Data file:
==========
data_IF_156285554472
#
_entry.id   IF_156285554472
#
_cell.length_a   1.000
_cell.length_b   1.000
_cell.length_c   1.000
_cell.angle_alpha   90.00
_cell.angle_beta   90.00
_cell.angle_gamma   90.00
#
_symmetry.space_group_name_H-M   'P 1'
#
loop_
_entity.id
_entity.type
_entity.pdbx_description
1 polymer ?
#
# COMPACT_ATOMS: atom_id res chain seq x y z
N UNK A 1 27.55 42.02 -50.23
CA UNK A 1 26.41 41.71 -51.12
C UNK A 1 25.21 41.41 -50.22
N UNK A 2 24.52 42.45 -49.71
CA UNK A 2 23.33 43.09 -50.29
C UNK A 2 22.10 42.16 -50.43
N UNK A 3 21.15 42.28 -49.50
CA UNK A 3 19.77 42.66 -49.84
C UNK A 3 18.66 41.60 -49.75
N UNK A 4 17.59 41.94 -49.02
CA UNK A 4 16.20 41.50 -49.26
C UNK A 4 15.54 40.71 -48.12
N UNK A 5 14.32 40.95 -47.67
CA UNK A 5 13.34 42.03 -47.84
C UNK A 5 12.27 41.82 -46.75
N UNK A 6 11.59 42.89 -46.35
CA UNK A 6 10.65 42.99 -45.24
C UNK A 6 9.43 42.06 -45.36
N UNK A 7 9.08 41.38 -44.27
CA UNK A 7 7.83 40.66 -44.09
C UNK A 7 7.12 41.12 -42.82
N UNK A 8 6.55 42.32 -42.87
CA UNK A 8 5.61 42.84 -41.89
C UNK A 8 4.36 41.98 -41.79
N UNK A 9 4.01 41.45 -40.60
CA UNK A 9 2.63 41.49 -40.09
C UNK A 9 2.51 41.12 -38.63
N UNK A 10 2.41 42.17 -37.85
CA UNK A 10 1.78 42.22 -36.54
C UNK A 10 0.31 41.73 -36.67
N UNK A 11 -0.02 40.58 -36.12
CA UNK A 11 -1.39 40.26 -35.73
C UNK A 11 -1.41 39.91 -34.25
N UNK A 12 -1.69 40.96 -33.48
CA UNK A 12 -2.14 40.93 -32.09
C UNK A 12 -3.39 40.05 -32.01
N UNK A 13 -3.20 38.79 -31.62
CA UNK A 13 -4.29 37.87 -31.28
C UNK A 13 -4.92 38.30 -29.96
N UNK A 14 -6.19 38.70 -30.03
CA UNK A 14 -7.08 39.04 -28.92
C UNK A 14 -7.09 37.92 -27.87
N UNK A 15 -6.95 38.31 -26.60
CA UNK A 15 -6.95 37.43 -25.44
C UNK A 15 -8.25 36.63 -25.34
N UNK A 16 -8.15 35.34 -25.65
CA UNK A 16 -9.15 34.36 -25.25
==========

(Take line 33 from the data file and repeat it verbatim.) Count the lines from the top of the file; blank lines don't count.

N UNK A 5 14.32 40.95 -47.67